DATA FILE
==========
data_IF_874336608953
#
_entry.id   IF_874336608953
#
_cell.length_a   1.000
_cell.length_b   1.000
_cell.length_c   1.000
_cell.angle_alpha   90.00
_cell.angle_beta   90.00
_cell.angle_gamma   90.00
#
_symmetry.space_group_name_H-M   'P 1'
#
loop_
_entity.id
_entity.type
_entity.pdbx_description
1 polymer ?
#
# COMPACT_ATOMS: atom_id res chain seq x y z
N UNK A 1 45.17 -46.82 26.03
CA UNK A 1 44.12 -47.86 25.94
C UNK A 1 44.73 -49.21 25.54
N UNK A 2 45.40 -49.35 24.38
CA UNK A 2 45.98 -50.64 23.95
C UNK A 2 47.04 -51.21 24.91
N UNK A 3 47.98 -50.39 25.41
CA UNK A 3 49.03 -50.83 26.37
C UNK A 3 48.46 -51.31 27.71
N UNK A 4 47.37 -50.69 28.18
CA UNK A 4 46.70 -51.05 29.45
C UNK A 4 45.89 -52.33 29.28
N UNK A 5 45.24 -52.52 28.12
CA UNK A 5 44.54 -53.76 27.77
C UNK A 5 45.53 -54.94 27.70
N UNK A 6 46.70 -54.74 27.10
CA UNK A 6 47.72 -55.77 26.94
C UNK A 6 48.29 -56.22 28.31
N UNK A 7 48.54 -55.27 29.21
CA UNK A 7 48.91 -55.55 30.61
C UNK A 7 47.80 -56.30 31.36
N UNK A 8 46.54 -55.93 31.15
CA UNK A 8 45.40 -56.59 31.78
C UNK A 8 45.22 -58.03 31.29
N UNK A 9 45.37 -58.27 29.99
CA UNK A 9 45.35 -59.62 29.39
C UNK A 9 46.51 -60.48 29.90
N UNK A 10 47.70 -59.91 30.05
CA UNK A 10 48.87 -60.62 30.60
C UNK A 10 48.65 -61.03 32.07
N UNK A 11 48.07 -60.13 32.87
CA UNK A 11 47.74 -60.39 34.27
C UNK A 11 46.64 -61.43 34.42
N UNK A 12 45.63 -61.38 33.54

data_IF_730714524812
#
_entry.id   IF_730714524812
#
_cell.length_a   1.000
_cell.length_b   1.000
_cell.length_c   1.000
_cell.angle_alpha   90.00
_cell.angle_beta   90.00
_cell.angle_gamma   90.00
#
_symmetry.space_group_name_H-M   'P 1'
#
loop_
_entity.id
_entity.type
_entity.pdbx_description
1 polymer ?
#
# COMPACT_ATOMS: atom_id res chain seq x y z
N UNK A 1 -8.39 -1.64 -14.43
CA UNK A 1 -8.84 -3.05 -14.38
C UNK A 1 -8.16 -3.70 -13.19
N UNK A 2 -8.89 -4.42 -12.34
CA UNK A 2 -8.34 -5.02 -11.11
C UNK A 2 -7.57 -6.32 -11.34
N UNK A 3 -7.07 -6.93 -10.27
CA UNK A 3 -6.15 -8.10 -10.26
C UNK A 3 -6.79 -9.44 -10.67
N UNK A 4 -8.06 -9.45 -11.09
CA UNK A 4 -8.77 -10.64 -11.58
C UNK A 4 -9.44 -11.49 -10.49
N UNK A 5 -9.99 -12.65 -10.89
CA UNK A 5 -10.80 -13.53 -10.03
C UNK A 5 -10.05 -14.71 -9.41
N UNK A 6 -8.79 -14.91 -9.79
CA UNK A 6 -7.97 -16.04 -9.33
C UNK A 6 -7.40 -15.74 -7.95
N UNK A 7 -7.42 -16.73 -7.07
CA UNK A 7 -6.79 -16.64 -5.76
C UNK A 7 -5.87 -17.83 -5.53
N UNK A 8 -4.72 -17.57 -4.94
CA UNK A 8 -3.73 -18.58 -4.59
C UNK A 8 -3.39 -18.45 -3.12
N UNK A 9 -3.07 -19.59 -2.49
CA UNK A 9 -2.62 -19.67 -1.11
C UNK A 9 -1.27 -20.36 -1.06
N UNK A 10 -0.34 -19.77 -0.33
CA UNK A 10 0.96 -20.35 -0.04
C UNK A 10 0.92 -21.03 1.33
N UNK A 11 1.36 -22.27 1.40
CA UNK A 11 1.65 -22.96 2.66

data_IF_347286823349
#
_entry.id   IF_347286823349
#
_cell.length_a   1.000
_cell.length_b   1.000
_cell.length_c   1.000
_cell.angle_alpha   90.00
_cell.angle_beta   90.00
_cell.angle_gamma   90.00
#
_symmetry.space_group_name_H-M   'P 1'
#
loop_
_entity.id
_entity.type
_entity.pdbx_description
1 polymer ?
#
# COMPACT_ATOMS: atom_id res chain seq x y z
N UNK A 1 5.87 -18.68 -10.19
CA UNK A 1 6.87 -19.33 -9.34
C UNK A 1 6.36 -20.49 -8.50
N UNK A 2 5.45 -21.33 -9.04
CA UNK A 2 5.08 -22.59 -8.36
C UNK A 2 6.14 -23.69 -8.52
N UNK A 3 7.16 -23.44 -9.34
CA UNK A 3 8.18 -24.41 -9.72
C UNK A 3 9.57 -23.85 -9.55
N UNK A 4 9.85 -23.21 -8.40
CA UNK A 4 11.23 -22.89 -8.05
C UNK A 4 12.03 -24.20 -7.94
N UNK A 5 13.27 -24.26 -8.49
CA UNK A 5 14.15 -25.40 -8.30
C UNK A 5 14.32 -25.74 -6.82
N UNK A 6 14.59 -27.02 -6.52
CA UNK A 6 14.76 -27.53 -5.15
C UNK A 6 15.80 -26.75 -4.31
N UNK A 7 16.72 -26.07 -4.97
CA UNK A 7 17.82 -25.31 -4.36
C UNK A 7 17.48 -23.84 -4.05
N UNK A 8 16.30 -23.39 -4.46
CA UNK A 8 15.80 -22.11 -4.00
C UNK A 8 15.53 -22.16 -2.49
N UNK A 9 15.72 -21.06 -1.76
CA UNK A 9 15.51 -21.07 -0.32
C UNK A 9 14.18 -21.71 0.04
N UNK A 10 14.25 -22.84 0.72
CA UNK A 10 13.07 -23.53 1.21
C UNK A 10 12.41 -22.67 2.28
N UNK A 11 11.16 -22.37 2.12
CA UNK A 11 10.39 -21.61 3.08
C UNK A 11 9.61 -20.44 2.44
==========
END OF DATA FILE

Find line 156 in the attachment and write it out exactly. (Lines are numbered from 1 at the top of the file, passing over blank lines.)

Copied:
C UNK A 10 12.41 -22.67 2.28